September 07, 2006

From Viktoras Didziulis:

Re: “Artificial muscles” to liven TV color (Aug. 17): Using diffraction or interference is likely the best approach to record or generate true colors. Though I just wanted to remind some history. Similar approach has been used in method known as Lippmann process developed around 100 years ago. It might be an interesting topic for one of “World-science” issues. The difference is that it relies not on diffraction gratings on a plane, but on Bragg reflection planes in emulsion to make the colors.

The Lippmann process utilized the natural colors of light wavelengths instead of using dyes and pigments. He placed a reflecting coat of mercury ehind the emulsion of a panchromatic plate. The mercury reflected light rays back through the emulsion to interfere with the incident rays, forming a latent image that varied in depth according to each ray’s colour. The development process then reproduced this image, and the result, when viewed, was brilliantly accurate. However direct method of colour photography was slow and tedious because of necessarily long exposure times, and no copies of the original could be made.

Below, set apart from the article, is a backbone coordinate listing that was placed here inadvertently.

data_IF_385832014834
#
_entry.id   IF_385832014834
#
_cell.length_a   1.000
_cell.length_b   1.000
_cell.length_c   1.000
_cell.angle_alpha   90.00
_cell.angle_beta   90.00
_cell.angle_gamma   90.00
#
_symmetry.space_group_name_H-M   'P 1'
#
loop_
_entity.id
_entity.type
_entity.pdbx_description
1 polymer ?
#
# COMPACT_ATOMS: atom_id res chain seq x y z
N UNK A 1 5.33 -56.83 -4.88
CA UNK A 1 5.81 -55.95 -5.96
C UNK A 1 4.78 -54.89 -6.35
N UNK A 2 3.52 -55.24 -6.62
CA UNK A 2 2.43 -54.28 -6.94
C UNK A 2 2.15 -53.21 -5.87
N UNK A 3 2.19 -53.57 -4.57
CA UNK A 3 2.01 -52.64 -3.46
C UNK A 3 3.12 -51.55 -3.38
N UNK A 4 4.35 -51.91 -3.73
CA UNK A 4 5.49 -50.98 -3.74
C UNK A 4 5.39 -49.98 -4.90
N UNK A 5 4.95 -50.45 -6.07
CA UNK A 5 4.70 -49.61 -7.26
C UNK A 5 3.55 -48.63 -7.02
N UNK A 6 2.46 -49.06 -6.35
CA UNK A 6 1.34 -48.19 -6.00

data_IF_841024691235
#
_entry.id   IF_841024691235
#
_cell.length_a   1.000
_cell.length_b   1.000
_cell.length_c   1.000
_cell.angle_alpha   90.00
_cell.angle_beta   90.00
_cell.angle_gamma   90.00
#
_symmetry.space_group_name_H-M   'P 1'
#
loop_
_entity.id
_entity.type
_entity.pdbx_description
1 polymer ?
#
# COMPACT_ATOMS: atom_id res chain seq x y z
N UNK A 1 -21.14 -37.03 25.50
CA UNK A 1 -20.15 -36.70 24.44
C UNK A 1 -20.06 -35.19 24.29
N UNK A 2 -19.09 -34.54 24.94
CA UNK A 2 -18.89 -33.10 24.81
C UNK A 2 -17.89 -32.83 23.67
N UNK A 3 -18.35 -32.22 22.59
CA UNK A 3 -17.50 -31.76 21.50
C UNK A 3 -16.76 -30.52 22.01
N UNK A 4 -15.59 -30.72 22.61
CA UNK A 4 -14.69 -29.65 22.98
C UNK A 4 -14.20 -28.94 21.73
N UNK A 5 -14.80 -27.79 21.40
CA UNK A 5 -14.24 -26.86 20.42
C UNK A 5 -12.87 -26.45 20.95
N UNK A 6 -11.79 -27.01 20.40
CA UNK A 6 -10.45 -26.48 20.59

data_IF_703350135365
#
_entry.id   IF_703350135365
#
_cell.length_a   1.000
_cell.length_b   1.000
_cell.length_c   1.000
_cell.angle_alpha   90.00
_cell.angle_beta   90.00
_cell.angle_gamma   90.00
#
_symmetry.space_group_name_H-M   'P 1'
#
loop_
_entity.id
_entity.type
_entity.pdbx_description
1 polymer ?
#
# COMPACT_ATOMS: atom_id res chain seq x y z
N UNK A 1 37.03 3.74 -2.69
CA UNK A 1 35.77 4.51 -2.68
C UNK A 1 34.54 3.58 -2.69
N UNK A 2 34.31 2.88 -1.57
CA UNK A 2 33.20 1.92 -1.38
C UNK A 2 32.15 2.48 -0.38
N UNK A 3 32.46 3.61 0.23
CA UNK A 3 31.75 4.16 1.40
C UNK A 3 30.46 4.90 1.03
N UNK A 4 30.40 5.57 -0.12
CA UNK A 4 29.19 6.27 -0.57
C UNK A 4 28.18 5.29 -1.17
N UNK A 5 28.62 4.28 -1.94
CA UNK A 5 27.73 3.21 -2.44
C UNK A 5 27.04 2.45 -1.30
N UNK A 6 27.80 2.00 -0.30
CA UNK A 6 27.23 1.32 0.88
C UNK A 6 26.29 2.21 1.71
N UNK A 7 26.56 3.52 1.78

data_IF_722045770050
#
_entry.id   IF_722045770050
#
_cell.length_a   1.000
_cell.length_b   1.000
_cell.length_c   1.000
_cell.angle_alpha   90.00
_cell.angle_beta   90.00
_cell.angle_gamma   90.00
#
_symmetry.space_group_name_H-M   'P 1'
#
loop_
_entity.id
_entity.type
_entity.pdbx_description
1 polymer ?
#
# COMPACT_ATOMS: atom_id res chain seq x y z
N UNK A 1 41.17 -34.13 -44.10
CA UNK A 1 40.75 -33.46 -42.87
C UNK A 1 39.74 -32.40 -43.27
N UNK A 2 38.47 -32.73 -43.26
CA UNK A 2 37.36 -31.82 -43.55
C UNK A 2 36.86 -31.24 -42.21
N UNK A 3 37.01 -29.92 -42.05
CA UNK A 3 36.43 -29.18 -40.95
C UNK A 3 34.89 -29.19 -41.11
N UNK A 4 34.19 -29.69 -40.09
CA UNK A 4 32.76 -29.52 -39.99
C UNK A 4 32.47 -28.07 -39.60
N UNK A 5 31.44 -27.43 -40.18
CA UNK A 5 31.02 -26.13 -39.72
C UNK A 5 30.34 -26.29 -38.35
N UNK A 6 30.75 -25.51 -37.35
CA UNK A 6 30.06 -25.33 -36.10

Gabriel Jonas Lippmann won the Nobel Prize in physics in 1908 for the creation of the first color photographic process. Today only a few know what was that method. Someone could start adopting the technology for manufacturing “real color displays” or new kind of digital cameras. . .Colors are still preserved in his early photos. . .

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